“It is a promising crop as it can be consumed as a green vegetable and as a pulse,” says Bhatt, who has co-authored the book Faba Bean (Vicia faba L.): A Potential Leguminous Crop of India.

The crop is also beneficial for farmers. It not only grows well in harsh cold climates, its root nodules house microbes that fix atmospheric nitrogen in soil and thereby improve soil fertility.

Go easy on the bean

One should however exercise caution while consuming faba beans as they also contain chemical substances like tannins and phytates. While the former can cause stomach irritation and liver damage, the latter hinders absorption of nutrients.

The beans also contain the chemical compounds vicine and convicine, which can cause a severe reaction called favism in those who are deficient in an enzyme, glucose-6-phosphate dehydrogenase. The reaction could be life-threatening in children.

As vicine and convicine destroy red blood cells, a person suffering from favism shows telltale symptoms like dark urine and jaundice. A 2021 Nature Plants study says some four per cent of the world’s population is susceptible to favism.

These anti-nutritional compounds also affect the performance of non-ruminant animals feeding on faba beans, by interfering with the utilisation of ingested nutrients.

Traditionally, people consume the seeds after roasting, boiling, soaking in water, germinating or fermenting so that the harmful compounds area easily removed.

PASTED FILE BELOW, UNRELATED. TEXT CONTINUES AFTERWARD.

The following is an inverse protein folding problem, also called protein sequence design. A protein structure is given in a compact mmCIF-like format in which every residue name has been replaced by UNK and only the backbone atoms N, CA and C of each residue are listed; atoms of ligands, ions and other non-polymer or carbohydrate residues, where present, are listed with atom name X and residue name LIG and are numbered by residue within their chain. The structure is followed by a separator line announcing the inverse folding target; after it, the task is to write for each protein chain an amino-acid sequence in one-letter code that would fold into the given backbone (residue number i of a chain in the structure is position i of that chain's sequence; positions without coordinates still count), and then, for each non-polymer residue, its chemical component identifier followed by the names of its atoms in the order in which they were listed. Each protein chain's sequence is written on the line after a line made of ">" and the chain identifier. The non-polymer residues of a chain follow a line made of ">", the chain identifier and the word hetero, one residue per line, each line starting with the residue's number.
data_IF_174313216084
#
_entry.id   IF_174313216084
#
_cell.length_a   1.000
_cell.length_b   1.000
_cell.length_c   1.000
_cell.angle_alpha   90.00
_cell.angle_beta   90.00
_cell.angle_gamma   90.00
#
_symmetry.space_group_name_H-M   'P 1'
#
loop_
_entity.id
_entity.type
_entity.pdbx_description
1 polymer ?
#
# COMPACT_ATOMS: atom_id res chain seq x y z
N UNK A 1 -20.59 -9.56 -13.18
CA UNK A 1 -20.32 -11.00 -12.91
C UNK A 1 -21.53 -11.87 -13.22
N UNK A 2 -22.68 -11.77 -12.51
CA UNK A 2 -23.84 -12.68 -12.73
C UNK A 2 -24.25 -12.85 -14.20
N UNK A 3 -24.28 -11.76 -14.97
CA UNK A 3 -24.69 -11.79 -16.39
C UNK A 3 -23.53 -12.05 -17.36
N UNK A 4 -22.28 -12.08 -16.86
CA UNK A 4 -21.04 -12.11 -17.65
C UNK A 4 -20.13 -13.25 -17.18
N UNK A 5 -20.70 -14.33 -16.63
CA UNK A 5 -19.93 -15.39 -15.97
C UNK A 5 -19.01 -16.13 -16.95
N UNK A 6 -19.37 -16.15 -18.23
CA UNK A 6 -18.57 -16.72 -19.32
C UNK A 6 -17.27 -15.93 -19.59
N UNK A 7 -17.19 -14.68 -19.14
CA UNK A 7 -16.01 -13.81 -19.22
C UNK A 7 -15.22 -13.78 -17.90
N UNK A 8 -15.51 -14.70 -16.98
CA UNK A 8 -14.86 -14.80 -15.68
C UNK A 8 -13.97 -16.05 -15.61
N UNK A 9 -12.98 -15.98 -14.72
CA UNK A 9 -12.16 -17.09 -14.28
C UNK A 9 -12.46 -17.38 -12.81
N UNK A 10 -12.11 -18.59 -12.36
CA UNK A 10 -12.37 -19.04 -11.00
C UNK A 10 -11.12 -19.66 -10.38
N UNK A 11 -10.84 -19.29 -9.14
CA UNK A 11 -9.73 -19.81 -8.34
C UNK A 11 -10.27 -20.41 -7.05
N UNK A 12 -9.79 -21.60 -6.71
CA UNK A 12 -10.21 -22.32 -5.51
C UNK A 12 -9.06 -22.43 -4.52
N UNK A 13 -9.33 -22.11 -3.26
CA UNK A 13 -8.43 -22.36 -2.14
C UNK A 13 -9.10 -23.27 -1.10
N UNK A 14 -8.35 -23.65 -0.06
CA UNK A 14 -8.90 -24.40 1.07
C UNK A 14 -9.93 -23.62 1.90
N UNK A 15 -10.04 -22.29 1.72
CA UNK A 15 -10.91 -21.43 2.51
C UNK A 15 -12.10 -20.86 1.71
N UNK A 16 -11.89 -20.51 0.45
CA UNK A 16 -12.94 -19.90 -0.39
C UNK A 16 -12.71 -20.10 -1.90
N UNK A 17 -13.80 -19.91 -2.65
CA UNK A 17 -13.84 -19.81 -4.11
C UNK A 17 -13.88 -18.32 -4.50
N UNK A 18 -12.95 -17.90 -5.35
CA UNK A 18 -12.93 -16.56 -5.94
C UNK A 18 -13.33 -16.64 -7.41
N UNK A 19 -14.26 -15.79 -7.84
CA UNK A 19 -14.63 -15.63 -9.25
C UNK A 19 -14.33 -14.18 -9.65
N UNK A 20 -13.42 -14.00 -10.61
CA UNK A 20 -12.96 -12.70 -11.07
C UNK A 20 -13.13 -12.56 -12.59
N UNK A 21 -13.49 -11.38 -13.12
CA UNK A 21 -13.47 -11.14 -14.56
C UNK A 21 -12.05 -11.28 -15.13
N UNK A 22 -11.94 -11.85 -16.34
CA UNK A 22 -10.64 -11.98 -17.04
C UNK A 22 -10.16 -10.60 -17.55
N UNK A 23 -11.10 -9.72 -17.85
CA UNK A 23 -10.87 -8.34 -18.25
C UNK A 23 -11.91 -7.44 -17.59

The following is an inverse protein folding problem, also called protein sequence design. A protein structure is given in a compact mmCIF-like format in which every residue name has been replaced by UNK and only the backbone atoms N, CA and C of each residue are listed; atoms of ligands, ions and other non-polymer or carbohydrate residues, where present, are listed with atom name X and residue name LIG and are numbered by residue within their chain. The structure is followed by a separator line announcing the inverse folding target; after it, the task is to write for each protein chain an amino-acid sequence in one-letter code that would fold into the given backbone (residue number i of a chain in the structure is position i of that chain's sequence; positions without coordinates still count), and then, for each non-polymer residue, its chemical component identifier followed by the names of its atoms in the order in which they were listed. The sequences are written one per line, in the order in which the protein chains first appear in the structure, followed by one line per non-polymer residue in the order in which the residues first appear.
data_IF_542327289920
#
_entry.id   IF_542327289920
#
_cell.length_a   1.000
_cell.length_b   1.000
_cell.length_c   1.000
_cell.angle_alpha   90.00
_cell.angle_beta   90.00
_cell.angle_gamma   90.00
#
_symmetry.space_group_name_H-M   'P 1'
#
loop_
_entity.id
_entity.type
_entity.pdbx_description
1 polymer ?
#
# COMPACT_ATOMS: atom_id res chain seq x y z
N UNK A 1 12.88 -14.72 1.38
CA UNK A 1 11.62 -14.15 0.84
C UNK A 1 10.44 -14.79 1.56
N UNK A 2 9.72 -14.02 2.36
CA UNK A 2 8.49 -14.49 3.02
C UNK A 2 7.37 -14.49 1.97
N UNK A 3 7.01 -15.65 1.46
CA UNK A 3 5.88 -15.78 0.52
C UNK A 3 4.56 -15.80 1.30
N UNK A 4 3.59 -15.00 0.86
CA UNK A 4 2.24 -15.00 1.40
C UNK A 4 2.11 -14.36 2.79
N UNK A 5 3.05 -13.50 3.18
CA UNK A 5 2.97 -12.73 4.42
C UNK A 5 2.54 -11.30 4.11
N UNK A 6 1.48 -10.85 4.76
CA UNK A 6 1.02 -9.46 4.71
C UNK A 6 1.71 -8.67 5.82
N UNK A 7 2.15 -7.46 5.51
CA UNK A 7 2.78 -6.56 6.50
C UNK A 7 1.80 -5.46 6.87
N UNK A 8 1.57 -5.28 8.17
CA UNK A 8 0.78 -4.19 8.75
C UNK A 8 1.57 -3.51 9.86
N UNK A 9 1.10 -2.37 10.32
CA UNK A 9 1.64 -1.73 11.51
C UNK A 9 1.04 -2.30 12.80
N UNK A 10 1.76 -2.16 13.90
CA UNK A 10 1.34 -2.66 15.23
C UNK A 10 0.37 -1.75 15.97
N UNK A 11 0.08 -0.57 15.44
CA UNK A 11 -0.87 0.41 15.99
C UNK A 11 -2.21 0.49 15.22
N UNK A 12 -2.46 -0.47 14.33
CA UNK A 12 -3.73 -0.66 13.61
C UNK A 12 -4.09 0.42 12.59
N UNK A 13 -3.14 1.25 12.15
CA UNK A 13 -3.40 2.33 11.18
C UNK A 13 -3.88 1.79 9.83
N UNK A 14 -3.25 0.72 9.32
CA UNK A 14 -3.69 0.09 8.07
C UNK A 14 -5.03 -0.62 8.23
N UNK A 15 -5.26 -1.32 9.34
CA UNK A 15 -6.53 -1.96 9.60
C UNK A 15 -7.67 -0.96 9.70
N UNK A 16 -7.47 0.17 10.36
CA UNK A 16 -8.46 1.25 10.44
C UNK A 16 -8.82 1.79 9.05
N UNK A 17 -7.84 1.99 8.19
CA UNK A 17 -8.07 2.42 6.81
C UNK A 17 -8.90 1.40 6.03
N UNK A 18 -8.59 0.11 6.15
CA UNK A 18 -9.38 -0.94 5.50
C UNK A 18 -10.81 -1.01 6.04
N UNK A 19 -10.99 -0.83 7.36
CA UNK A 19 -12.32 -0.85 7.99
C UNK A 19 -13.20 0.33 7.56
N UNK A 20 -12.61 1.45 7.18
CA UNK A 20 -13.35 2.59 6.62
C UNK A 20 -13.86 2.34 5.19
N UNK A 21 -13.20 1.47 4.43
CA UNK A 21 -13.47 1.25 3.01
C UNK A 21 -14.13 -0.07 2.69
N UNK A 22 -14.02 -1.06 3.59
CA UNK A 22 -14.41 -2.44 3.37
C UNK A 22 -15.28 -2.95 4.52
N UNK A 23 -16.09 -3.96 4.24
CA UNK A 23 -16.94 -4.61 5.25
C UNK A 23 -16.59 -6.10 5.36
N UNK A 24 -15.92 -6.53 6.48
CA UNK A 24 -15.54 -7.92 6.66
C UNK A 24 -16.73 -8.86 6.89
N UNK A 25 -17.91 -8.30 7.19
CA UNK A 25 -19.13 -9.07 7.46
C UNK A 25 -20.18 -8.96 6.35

Now, most faba bean breeding programmes aim to eliminate the compounds in the crop itself. In 1988, researchers in France reported finding one variety with lower amounts of the molecules. Since then, this trait has been introduced in several modern cultivars.

In 2015, ICAR’s Research Complex for Eastern Region, Patna, released two varieties of faba beans with low tannins and phytates. The first, Swarna Suraksha, is suited to rain-fed areas and has 40 per cent higher productivity.

The other, Swarna Gaurav, has been developed for regions with assured irrigation — Bhatt says irrigation increases the productivity of faba beans by 1-1.5 times — and where intercropping is practised.

It has recorded a 36 per cent advantage over the test variety and is also rich in minerals like iron, manganese and zinc. Greater promotion of such varieties can increase the appeal of faba beans.


  • Faba bean pods- 500g
  • Potatoes (peeled and diced)- 200g
  • Green chillies (chopped) - 2
  • Mustard oil - 2 tablespoons
  • Asafoetida - 1/2 teaspoon
  • Cumin - 1 teaspoon
  • Turmeric - 1 teaspoon
  • Chilli powder - 1 teaspoon
  • Coriander - 1 teaspoon
  • Garam masala - 1 teaspoon
  • Dried mango powder - 2 teaspoons
  • Salt to taste
De-string the beans, break them into small pieces by hand and parboil them. Discard the water. In a wok, heat the oil, then add cumin and asafoetida. Mix in the turmeric, chilli powder and coriander. Add the faba bean pods and potatoes, green chillies and salt. Mix well and cook till the potatoes are soft. Add the mango powder and garam masala and mix well again. Enjoy the vegetable with wheat rotis.

This article was first published in the 16-30 April, 2022 edition of Down To Earth